Eagleridge Bluffs protesters fined, jailed 

Coalition plans strategy to ensure what was lost is not forgotten

By Clare Ogilvie

Despite being handed severe fines and even jail time by a B.C. Supreme Court judge, Eagleridge Bluff protesters are planning to continue their fight.

Now, however, the Coalition to Save Eagleridge Bluffs says it is focusing on creating some sort of legacy out of what has happened.

“What is important to us is that there be a legacy from this heartbreak that thousands of people have felt across Canada and beyond because of the fact that the Bluffs have been obliterated,” said protest leader Dennis Perry of West Vancouver.

“We want there to be a legacy. The shame is on this government.”

The protesters were sentenced for their part in blocking highway construction after a court injunction prohibiting them from the site.

Squamish elder Harriet Nahanee, who stood in the way of construction at the bluffs was sentenced to 14 days behind bars by Justice Brenda Brown last Friday.

Brown said she handed down the jail time to the 70-year-old woman because she showed no remorse, did not attend most of her own hearing, and was a high profile protester.

Five other protesters, including Perry, Sue Rowan, Kevin Austin and John Bannister, were fined $5,000 each in addition to the $1,000 they had already agreed to pay highway contractor Peter Kiewit and Sons.

Perry and the others can also do 500 hours of community service instead of paying the fine if they want.

The rest of the 15 protesters were each fined $250 or 25 hours of community work.

Justice Brown said those who received the $5,000 fines were hit harder because they exhibited continuous and brazen disregard for the court injunction.

Perry said he is disappointed in the judicial process and feels that by dealing with the issue in a civil setting the issues involved in the Eagleridge Bluffs and Larson Creek Wetlands never had fair hearing.

“Unfortunately this is the process the government has employed to handle situations like this and the unfortunate thing for society is that the reasons for the civil disobedience in the first place are never even considered,” said Perry.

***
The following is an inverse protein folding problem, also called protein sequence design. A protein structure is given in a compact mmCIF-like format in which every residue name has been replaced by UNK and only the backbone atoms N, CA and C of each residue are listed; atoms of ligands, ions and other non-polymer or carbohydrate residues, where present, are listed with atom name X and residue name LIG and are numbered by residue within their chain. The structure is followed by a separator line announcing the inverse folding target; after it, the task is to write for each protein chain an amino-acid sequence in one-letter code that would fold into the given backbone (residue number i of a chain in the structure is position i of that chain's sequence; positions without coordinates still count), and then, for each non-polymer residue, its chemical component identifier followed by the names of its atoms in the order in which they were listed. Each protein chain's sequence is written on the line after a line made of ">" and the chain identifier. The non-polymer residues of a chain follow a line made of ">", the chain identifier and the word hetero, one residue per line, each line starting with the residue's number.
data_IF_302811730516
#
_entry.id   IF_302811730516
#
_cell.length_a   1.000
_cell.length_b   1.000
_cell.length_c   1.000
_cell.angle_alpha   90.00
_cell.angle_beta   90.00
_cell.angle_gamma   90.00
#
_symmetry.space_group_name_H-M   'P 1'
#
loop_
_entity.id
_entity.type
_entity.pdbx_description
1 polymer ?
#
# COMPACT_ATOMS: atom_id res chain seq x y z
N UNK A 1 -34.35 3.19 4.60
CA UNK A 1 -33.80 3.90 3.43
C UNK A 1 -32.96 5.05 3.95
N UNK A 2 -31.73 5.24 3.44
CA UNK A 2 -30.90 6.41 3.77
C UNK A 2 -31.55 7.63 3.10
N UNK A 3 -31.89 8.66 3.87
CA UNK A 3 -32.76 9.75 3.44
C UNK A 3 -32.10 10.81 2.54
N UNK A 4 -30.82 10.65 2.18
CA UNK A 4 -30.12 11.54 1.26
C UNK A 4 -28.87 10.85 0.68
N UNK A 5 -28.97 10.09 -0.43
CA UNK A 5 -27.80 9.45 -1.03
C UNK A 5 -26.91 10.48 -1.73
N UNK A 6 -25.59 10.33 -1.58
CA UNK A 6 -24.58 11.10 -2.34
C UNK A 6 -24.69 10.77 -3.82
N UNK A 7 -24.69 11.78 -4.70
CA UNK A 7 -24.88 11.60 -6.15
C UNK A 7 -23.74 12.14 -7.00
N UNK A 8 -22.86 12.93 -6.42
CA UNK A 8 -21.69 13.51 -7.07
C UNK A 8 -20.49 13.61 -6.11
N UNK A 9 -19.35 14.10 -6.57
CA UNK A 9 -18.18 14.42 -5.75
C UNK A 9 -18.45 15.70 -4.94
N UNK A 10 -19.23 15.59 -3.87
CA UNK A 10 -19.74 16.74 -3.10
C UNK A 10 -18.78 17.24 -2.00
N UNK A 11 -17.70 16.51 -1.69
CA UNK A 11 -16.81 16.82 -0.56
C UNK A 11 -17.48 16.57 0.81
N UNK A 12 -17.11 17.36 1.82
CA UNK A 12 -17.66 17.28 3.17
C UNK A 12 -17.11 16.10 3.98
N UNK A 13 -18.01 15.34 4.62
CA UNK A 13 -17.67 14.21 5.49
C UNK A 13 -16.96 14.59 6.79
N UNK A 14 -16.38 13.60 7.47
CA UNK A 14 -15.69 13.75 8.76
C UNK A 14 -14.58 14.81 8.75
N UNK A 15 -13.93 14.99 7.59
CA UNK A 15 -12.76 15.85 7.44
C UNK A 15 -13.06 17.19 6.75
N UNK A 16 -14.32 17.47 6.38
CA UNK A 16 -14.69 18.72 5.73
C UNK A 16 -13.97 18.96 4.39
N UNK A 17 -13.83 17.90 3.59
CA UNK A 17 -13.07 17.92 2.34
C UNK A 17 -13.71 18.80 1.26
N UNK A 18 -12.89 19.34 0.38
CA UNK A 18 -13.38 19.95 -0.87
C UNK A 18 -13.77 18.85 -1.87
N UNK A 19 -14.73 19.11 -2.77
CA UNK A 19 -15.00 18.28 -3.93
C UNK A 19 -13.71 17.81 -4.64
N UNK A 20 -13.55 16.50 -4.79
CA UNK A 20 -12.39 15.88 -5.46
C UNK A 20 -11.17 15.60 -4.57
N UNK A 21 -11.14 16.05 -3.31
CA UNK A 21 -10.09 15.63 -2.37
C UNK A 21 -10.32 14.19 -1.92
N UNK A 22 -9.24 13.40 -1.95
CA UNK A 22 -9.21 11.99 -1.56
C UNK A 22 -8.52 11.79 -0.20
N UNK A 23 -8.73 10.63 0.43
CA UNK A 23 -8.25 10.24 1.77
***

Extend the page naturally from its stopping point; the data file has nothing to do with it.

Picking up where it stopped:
The sentences stem from a May 25, 2006 incident when protesters failed to leave the construction site at the bluffs after losing a court fight for their own injunction to stop the Highway 99 upgrade.

The realignment of the highway above Horseshoe Bay is part of a $600-million upgrade between West Vancouver and Whistler, which will be completed by the 2010 Games.

The Coalition to Save Eagleridge Bluffs was formed to fight the government’s plan to upgrade a section of the highway with an overland route. It wanted a tunnel built instead, though the Ministry of Transportation rejected that option.

The government has said that the overland upgrade costs $130 million while the tunnel was projected to cost $200 million.

Despite the fines Perry said the Coalition will be heard from again.

“It’s our mandate to make sure that the public and the government never forgets what we have lost at the bluffs and in the (Larson Creek) wetlands.”

Asked how the group plans to do this Perry would only say, “That will unfold as time goes by. I can’t give you an answer on that right now but I can tell you that there is a lot of talk and there is a lot of meetings going on.”

It’s likely, he said, that the plan would be unfolding when the International Olympic Committee Coordination Commission visits Vancouver and Whistler in March.

“I’d like to think that we would be more active than we have been at that point,” said Perry.


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